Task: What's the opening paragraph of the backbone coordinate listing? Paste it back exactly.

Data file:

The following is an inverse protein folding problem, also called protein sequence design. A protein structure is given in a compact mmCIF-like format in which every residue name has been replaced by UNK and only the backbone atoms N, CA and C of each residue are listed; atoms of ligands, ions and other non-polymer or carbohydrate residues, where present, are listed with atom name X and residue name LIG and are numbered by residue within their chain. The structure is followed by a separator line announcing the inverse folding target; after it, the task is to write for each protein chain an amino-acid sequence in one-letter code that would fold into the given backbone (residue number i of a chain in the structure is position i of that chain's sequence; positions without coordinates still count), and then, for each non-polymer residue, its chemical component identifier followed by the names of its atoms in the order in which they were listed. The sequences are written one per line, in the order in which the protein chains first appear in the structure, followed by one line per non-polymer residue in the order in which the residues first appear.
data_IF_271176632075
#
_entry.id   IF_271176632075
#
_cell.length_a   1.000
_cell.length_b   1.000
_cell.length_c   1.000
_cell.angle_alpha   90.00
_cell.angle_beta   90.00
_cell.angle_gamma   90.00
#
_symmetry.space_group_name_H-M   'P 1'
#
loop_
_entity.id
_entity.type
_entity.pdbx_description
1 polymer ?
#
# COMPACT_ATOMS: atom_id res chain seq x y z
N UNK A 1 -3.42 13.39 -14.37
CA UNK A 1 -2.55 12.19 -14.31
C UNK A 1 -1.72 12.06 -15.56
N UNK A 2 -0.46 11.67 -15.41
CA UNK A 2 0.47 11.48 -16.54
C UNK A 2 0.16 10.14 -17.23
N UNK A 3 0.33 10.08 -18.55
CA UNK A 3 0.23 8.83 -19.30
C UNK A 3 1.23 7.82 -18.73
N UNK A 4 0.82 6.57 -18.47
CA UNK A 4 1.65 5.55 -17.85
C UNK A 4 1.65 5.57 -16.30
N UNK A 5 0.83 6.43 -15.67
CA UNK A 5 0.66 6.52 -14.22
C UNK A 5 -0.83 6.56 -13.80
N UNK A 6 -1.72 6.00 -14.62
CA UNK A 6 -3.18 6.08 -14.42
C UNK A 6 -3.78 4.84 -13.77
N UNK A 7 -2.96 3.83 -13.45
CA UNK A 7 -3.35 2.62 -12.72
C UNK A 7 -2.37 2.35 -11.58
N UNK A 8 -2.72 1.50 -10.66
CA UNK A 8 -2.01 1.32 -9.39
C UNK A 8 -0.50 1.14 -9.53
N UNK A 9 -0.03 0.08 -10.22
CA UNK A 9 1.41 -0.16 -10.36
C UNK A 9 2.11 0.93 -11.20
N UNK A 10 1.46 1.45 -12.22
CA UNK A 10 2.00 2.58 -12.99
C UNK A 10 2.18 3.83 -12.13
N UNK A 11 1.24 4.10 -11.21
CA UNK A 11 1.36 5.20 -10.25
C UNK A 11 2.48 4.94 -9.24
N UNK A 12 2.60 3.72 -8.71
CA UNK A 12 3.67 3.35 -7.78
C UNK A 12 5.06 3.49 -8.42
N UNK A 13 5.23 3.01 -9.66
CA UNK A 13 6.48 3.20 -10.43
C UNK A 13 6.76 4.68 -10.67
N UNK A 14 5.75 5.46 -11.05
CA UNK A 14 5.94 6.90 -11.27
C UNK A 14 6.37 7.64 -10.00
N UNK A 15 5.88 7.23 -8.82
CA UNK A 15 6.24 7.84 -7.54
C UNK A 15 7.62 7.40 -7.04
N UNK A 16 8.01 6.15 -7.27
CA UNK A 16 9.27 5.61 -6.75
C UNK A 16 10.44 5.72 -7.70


The following is an inverse protein folding problem, also called protein sequence design. A protein structure is given in a compact mmCIF-like format in which every residue name has been replaced by UNK and only the backbone atoms N, CA and C of each residue are listed; atoms of ligands, ions and other non-polymer or carbohydrate residues, where present, are listed with atom name X and residue name LIG and are numbered by residue within their chain. The structure is followed by a separator line announcing the inverse folding target; after it, the task is to write for each protein chain an amino-acid sequence in one-letter code that would fold into the given backbone (residue number i of a chain in the structure is position i of that chain's sequence; positions without coordinates still count), and then, for each non-polymer residue, its chemical component identifier followed by the names of its atoms in the order in which they were listed. The sequences are written one per line, in the order in which the protein chains first appear in the structure, followed by one line per non-polymer residue in the order in which the residues first appear.